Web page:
Congo security forces killed dozens of anti-government protesters: U.N.

October 21, 2016 6:04 AM EDT

An injured Congolese opposition supporter walks outside the headquarters of the Union for Democracy and Social Progress (UDPS) during violent protests to press President Joseph Kabila to step down, in the Democratic Republic of Congo's capital Kinshasa, S


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By Aaron Ross

KINSHASA (Reuters) - Congolese security services shot, burned, beat and hacked to death at least 48 civilians and reportedly hired thugs to attack protests last month against the extension of President Joseph Kabila's mandate, the United Nations said on Friday.

The death toll came from two days of violence in the capital Kinshasa and included four police officers killed by protesters and one other civilian. It was higher than during the 2011 electoral process, the U.N. Joint Human Rights Office in Congo (UNJHRO) said in a report.

Kabila's chief diplomatic adviser Barnabe Kikaya Bin Karubi conceded errors by Democratic Republic of Congo's police and armed forces but said that both were confronted by "looters and stealers and rapists".

"The reaction was not commensurate to what can be considered acceptable by international standards for a police force," he told Reuters. "But the fact of the matter is that these policemen and these army officers were in a position of self-defense."

However, the interior minister denied last week that on-duty security forces opened fire on protesters, who authorities say were conducting an armed insurrection. A government report said 32 people, including three police officers, were killed by protesters or private security guards, or in accidents.

Congo's main opposition alliance had called for a march on Sept. 19 to demand that Kabila, who has ruled the vast central African country since 2001, step down in December as required by constitutional term limits.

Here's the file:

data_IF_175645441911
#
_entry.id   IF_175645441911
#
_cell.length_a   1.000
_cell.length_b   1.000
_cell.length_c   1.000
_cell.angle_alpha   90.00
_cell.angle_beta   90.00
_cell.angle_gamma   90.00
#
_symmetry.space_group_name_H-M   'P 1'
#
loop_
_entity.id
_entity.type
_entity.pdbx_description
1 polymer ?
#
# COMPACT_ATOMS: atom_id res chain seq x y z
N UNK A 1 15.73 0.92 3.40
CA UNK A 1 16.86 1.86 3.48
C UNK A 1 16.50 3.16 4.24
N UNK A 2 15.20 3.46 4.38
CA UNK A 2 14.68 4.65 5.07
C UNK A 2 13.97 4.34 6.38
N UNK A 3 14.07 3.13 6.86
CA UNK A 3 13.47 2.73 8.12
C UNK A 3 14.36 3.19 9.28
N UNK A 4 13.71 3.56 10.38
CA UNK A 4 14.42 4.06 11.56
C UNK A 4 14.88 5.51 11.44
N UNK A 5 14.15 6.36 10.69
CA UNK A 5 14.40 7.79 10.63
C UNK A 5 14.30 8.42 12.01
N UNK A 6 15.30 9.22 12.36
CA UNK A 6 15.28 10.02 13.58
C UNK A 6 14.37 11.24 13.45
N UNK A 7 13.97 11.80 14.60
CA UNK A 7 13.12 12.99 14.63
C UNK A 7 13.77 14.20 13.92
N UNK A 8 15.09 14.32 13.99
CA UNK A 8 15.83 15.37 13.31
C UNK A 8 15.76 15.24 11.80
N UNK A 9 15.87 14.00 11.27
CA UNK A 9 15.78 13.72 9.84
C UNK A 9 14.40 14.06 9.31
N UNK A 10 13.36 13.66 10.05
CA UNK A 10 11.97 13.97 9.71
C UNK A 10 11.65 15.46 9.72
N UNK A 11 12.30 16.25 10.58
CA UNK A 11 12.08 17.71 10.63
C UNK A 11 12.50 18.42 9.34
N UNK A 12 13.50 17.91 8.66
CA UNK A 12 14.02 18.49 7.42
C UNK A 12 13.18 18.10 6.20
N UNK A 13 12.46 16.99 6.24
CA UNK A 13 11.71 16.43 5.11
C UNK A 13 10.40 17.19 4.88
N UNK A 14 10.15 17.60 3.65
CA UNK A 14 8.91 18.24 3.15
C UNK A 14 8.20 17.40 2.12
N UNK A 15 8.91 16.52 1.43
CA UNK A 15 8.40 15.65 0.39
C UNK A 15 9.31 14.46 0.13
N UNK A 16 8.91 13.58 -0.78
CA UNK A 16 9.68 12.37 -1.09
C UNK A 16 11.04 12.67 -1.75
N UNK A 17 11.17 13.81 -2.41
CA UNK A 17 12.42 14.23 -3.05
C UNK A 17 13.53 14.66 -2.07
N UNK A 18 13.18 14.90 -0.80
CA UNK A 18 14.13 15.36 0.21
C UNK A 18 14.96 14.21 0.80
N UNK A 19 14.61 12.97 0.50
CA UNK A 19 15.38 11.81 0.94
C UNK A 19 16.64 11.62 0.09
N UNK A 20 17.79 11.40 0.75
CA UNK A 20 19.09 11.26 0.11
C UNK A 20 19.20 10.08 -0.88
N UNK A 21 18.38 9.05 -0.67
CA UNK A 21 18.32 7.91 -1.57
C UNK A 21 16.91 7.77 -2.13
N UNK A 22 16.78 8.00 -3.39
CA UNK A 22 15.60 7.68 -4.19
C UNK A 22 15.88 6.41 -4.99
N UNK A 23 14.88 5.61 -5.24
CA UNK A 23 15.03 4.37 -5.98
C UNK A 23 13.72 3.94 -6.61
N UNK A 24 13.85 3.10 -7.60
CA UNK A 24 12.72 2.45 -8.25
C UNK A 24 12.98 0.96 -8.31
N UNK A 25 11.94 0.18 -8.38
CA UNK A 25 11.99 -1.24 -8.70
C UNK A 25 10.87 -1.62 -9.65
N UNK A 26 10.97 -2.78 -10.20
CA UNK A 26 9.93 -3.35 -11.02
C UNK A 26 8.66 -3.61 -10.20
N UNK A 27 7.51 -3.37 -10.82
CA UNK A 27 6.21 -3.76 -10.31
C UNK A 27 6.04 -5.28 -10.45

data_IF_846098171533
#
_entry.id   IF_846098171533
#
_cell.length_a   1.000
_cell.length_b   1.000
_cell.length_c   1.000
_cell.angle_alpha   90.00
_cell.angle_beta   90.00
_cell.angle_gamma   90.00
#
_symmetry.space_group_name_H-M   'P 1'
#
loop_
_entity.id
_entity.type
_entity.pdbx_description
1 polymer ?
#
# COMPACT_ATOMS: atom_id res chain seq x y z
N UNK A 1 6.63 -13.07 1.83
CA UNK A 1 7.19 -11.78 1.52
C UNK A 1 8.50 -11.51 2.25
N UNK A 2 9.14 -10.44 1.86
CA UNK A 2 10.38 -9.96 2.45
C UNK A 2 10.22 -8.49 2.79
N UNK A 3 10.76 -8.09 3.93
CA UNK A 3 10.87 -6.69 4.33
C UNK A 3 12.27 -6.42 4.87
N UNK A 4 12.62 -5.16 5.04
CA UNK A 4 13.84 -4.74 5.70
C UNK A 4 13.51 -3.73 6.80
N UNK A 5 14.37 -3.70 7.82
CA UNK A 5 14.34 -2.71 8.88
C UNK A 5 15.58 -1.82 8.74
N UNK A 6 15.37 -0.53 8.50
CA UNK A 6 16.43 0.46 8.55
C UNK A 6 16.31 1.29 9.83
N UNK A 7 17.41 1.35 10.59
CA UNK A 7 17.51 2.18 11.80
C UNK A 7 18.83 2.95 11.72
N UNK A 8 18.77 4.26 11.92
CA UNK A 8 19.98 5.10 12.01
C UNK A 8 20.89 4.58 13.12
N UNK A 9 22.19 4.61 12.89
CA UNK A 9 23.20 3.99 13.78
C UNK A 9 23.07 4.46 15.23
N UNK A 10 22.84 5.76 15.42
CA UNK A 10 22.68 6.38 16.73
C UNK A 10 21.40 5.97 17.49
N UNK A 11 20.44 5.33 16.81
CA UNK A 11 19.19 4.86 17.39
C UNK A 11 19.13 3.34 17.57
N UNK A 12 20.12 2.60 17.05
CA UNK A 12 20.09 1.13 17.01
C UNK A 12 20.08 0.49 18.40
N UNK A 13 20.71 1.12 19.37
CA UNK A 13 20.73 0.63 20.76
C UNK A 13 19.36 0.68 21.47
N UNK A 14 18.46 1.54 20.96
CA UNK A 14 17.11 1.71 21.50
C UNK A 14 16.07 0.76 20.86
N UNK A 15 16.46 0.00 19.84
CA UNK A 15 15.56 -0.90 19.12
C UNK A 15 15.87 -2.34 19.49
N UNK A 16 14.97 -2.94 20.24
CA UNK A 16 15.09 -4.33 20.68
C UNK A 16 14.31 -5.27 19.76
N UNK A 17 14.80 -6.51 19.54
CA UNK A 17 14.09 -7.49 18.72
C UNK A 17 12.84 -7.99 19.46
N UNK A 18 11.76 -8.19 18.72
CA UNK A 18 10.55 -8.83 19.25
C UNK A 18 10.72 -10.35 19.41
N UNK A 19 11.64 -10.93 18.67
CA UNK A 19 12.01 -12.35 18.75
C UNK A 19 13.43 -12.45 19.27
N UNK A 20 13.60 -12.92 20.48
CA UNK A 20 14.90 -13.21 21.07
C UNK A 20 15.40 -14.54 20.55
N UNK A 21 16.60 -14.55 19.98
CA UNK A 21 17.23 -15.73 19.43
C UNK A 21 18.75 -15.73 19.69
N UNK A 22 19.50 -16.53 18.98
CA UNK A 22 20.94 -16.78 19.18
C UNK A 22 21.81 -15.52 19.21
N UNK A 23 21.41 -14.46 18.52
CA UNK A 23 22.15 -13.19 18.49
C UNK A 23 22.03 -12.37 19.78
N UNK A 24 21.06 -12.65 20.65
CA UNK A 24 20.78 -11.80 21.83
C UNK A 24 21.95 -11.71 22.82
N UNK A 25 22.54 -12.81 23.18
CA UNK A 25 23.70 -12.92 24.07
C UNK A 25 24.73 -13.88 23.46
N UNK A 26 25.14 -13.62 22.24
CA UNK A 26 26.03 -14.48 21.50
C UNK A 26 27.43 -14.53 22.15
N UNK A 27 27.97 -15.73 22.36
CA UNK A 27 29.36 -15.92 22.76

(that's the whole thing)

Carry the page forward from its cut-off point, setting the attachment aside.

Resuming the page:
The governing coalition and other smaller parties agreed last week to postpone elections planned for November until April 2018, citing logistical woes registering millions of voters, but most major opposition parties rejected the accord.

Congo has never experienced a peaceful transition of power and international donors fear that the impasse over Kabila's plans to stay on will lead to widespread bloodletting.

In total, UNJHRO said, there were at least 422 victims of human rights abuses by state agents in Kinshasa between Sept. 19 and 21. "This is clearly outrageous and serves to fuel an already explosive situation in the country," U.N. High Commissioner for Human Rights Zeid Ra'ad Al Hussein said.

Of the civilians killed, 38 were shot by the police, army and presidential guard and seven were burned to death by members of the presidential guard, including during an attack on the headquarters of the main opposition party, the report said.

Four police officers were burned alive or beaten to death by protesters who also looted the headquarters of ruling coalition political parties, according to UNJHRO.

The death toll could be much higher due to the authorities' restrictions on access to morgues and other facilities, it said.

UNJHRO also said it had received "concordant reports about the distribution by the authorities of machetes and money to about a hundred young men, with a view to disturbing the demonstration."

The International Criminal Court's chief prosecutor sent a delegation to Congo this week to urge restraint by all parties in the coming months and warned that human rights abuses could be prosecuted by the court.

(Reporting By Aaron Ross)



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